And as far as caring for Kali went, Madiha had failed miserably.
She was about to punctuate her failure even further.
From her bag she withdrew a thick bundle of grenades.
“Kali, can you understand me?”
Kali stared at her, craning its head to one side.
Madiha reached out her hand to pet her head again.
She settled her palm over Kali’s head and projected an image.
“Can you see this man too?”
She tried to gently push into Kali’s mind the image of a male soldier with a Norgler. She focused on the size of the weapon, on the way a man would be holding it, on the noise and visual effect of the weapon. It was akin to drawing a sketch for a trainee to help them visualize an enemy target.
There was no protest to the psychic display.
She was not trying to intrude on Kali’s mind like she did to Brass Face’s. Through the tenuous connection she conveyed her non-aggression as strongly as she could. She tried to evoke a one-way conversation, a giving of information, a telling of facts. Madiha took not even a trickle of Kali’s thoughts. In turn the dragon was calm and gentle, completely trusting.
In a few seconds she was satisfied with the picture she had projected.
Madiha removed her hand from Kali’s head and smiled at her pet.
“Kali, I need you to drop this on that man. Can you do that?”
Soon as she was done speaking the exterior alley lit up with green tracers.
Kali seized the bundle of grenades from Madiha’s hands and took off.
In the preceding days Madiha had only ever really see Kali float and glide, but today she was flying as though propelled by her own little engine. She flapped her wings once and generated enough wind to lift dust from the floor and to lift her whole body into the sky. She elevated without concern, flying directly up and down as if unburdened by the physics of aviation.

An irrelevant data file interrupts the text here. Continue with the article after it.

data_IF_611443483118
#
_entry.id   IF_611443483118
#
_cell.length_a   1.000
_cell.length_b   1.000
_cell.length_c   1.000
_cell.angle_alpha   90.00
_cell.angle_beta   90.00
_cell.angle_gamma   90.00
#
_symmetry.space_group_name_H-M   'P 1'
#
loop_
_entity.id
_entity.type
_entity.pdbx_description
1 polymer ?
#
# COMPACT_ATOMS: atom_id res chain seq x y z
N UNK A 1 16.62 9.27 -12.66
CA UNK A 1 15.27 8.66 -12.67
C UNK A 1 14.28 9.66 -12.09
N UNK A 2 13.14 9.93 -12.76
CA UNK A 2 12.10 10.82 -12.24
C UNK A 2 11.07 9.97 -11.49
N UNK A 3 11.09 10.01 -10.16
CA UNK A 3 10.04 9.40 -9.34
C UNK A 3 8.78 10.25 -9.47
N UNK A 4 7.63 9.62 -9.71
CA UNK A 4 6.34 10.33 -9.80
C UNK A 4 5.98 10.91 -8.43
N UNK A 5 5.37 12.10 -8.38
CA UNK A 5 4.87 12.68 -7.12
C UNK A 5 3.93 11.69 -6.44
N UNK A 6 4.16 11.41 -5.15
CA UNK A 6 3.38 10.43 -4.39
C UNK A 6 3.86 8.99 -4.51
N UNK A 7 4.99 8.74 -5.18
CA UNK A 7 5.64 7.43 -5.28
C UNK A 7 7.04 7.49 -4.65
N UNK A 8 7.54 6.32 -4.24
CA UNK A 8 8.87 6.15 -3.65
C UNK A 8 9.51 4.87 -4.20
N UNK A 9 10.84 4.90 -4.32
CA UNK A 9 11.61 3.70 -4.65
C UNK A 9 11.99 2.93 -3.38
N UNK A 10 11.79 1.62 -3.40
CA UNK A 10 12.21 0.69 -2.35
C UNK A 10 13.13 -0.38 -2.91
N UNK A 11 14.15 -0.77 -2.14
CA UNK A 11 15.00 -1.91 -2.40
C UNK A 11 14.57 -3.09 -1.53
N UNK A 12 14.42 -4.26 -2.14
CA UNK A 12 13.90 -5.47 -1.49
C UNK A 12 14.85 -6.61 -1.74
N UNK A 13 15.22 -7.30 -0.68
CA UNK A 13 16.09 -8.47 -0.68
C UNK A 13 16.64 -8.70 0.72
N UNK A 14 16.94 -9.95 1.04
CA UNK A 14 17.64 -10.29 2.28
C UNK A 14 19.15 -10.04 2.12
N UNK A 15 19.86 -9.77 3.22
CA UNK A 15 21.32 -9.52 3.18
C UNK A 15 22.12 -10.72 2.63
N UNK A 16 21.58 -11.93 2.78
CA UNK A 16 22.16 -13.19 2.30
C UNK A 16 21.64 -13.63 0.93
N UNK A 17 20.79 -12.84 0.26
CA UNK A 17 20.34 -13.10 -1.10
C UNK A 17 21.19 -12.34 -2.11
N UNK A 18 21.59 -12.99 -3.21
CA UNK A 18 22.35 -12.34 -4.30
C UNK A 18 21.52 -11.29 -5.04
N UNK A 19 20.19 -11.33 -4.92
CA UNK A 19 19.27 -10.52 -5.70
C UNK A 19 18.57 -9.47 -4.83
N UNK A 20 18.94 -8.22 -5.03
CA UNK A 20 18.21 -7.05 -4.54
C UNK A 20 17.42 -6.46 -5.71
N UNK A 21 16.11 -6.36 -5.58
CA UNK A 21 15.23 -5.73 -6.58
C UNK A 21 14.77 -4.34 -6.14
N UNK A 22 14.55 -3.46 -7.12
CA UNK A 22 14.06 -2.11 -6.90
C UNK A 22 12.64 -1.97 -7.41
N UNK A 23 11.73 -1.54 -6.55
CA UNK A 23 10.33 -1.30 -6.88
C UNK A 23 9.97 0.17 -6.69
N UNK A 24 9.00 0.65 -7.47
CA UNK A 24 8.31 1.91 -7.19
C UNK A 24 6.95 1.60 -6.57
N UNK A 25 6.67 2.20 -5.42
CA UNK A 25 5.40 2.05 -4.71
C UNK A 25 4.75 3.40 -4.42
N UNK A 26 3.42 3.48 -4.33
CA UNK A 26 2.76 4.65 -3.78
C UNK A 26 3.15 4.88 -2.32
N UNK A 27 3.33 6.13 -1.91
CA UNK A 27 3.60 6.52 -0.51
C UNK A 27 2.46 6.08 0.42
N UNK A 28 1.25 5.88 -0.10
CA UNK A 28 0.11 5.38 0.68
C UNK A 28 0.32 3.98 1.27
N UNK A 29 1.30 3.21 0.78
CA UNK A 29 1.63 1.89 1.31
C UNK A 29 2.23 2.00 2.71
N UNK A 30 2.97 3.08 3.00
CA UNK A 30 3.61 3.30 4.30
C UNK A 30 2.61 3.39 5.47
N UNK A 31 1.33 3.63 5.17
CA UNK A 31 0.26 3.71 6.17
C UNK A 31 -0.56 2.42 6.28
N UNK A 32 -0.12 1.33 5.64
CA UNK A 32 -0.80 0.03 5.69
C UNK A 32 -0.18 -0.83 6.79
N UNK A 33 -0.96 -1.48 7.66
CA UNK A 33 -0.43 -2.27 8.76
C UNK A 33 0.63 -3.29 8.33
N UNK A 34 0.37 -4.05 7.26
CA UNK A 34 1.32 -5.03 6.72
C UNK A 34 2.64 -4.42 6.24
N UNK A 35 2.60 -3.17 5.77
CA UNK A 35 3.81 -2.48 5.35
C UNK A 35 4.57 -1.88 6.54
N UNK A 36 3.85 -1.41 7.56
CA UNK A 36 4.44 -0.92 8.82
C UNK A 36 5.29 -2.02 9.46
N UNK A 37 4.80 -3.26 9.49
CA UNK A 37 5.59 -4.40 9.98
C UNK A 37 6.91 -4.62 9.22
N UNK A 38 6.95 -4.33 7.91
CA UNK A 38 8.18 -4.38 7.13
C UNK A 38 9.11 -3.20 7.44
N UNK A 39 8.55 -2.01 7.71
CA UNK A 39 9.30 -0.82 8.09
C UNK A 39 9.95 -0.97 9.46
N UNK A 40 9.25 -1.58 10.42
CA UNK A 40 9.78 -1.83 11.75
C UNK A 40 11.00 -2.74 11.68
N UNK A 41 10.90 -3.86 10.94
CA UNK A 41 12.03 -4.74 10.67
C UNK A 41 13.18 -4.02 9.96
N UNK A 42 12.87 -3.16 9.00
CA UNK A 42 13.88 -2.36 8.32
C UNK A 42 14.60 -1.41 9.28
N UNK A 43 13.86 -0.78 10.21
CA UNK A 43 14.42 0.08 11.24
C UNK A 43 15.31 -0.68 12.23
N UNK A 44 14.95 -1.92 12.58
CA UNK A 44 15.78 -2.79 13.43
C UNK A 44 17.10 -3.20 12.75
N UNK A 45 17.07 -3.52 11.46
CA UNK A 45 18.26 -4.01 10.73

She disappeared from over the alley. Madiha crouched along the edge of the wall, hurrying toward the street. She pulled on the leg of a corpse, drawing the remains into the alley and pilfering ammunition. Just a meter overhead and scarcely a meter of brick from the street, the Norgler’s fire resumed slicing the pavement and the corner of the shop. Hundreds of bullet holes had scarred the street and the lips of the alleyway walls.
Madiha sat against the wall, pistol in hand, waiting for a sign.
There came another volley of Norgler fire, chipping at the walls anew.
Then a loud blast quieted the gun mid-spray.
Madiha charged out of the alleyway, firing her pistol up the street. She found a trio of men running from the lawn and attacked them, shooting two before ducking back behind the mail bank. She spotted several more men that had been assembling on the green, and were now stumbling around wounded and dazed from the explosion. Amid a circle of burnt grass and running blood were a pair of bodies lying on a mangled pile of metal tubing and cooked ammo that had once been an automatic weapon.
Overhead Kali circled like a vulture smelling carrion in the air.